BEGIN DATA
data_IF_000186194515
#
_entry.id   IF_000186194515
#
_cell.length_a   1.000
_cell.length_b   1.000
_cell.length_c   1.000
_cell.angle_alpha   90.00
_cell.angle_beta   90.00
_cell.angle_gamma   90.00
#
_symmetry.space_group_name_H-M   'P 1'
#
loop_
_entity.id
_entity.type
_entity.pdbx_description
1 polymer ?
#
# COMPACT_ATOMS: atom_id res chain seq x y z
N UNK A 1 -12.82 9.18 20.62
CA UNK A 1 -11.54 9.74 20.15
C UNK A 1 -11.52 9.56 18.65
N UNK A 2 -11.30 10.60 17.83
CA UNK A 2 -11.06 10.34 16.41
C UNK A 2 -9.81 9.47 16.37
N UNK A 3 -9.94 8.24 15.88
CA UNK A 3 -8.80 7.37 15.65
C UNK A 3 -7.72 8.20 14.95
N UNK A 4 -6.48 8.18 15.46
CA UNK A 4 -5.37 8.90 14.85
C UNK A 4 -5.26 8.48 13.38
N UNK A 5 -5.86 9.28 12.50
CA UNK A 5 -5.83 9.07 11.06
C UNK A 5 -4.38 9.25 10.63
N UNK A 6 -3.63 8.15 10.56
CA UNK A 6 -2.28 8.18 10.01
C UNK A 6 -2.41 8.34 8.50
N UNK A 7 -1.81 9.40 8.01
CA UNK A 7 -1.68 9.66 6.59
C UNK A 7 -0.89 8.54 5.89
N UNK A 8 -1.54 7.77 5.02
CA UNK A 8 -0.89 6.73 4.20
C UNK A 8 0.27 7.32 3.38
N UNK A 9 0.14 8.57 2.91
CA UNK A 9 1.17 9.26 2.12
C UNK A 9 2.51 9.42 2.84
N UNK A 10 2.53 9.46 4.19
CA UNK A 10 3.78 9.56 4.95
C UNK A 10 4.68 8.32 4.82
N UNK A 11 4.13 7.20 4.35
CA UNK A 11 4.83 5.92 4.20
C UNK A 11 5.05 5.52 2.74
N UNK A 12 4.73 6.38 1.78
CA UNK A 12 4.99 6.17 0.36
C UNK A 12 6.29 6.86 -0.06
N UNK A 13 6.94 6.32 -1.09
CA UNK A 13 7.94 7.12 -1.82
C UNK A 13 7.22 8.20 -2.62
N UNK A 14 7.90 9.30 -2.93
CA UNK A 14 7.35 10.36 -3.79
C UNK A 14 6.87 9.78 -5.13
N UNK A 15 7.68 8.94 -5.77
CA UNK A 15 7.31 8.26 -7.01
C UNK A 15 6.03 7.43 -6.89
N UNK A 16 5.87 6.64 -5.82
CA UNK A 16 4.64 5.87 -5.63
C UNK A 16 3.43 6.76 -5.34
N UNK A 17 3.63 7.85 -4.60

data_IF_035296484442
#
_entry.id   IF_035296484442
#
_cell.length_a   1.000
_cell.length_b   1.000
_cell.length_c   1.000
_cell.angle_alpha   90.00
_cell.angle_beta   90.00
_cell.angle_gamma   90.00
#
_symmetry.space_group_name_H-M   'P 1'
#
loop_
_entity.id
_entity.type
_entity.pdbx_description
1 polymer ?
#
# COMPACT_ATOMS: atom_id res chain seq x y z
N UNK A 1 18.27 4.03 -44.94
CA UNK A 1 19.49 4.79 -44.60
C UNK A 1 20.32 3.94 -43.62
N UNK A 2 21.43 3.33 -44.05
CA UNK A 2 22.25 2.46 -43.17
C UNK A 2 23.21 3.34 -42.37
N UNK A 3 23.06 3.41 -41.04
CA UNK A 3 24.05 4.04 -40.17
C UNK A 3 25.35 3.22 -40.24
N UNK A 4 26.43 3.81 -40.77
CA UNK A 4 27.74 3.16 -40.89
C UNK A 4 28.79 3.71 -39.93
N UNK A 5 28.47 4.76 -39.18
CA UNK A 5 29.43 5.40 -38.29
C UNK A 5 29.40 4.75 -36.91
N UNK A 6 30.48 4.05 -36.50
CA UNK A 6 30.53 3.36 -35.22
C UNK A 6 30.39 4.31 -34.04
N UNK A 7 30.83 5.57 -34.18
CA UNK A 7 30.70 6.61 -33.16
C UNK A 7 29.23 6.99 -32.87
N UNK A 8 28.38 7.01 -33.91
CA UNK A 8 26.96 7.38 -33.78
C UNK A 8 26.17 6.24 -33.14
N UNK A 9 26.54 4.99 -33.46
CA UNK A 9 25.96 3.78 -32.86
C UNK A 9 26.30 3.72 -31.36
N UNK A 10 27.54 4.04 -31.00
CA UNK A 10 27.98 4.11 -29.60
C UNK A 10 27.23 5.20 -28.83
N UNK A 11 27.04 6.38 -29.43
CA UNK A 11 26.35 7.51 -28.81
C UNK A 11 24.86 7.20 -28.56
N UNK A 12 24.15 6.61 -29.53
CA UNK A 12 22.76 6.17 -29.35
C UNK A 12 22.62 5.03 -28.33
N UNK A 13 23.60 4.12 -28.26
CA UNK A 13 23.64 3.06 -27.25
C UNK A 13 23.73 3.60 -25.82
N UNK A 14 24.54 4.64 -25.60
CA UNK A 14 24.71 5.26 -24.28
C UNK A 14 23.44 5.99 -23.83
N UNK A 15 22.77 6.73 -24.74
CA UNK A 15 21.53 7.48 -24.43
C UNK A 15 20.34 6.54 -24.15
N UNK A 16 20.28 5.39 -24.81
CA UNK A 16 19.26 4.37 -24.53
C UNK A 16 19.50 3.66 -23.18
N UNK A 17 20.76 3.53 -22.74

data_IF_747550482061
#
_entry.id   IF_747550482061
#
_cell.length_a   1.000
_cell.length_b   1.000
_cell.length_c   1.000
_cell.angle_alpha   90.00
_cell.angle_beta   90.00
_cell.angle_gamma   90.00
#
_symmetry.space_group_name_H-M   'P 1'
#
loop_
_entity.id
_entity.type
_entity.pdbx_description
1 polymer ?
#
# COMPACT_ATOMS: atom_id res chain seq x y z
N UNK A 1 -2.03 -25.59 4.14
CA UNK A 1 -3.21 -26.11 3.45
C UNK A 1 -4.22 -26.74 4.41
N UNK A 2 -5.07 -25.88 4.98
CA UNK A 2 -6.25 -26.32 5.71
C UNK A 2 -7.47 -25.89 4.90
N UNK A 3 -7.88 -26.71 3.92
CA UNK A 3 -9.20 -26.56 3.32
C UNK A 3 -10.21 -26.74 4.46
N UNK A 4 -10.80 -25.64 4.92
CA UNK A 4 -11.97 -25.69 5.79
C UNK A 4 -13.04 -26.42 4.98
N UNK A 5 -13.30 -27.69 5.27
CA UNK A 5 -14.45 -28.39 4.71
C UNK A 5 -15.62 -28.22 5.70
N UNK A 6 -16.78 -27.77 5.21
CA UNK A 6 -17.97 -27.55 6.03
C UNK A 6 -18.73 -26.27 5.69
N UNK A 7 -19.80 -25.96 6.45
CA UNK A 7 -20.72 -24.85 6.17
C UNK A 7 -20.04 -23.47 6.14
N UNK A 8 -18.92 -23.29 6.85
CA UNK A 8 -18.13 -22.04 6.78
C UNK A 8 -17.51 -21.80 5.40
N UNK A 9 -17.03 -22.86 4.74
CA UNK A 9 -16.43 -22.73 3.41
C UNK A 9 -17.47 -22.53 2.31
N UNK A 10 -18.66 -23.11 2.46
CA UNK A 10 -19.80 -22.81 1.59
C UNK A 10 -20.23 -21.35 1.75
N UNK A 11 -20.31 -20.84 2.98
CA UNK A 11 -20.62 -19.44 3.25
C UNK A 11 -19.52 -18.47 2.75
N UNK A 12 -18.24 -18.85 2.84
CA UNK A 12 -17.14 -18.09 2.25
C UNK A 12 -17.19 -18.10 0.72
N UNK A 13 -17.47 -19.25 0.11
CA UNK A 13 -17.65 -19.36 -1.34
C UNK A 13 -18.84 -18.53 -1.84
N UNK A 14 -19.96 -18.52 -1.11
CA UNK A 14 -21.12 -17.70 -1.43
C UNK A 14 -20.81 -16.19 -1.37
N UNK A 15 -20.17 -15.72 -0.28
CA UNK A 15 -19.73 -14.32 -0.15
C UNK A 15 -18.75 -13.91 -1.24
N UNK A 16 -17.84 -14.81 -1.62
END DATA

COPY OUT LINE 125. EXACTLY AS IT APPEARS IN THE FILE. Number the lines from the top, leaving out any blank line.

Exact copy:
C UNK A 12 22.62 5.03 -28.33